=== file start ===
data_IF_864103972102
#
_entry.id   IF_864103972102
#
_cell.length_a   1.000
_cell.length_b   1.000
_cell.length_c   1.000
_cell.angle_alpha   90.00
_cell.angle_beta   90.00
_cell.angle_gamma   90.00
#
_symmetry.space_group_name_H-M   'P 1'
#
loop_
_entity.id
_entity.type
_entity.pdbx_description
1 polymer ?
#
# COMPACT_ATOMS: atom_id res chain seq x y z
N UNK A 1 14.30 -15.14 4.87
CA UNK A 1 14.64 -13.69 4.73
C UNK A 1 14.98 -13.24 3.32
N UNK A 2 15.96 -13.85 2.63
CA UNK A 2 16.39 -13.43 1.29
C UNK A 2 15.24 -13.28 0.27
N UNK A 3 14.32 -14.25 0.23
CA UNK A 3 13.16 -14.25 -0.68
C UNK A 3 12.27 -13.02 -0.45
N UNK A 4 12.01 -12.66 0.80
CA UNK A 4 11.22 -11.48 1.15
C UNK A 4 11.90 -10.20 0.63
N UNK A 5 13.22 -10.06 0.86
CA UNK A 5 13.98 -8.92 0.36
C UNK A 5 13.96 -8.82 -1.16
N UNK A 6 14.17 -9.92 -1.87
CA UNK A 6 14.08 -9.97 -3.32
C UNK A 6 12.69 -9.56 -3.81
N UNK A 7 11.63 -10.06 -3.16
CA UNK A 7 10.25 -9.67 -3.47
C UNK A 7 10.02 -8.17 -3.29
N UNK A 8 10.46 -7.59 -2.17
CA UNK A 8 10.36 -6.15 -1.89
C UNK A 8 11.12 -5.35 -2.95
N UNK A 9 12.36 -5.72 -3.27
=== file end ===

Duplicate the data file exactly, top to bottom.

data_IF_864103972102
#
_entry.id   IF_864103972102
#
_cell.length_a   1.000
_cell.length_b   1.000
_cell.length_c   1.000
_cell.angle_alpha   90.00
_cell.angle_beta   90.00
_cell.angle_gamma   90.00
#
_symmetry.space_group_name_H-M   'P 1'
#
loop_
_entity.id
_entity.type
_entity.pdbx_description
1 polymer ?
#
# COMPACT_ATOMS: atom_id res chain seq x y z
N UNK A 1 14.30 -15.14 4.87
CA UNK A 1 14.64 -13.69 4.73
C UNK A 1 14.98 -13.24 3.32
N UNK A 2 15.96 -13.85 2.63
CA UNK A 2 16.39 -13.43 1.29
C UNK A 2 15.24 -13.28 0.27
N UNK A 3 14.32 -14.25 0.23
CA UNK A 3 13.16 -14.25 -0.68
C UNK A 3 12.27 -13.02 -0.45
N UNK A 4 12.01 -12.66 0.80
CA UNK A 4 11.22 -11.48 1.15
C UNK A 4 11.90 -10.20 0.63
N UNK A 5 13.22 -10.06 0.86
CA UNK A 5 13.98 -8.92 0.36
C UNK A 5 13.96 -8.82 -1.16
N UNK A 6 14.17 -9.92 -1.87
CA UNK A 6 14.08 -9.97 -3.32
C UNK A 6 12.69 -9.56 -3.81
N UNK A 7 11.63 -10.06 -3.16
CA UNK A 7 10.25 -9.67 -3.47
C UNK A 7 10.02 -8.17 -3.29
N UNK A 8 10.46 -7.59 -2.17
CA UNK A 8 10.36 -6.15 -1.89
C UNK A 8 11.12 -5.35 -2.95
N UNK A 9 12.36 -5.72 -3.27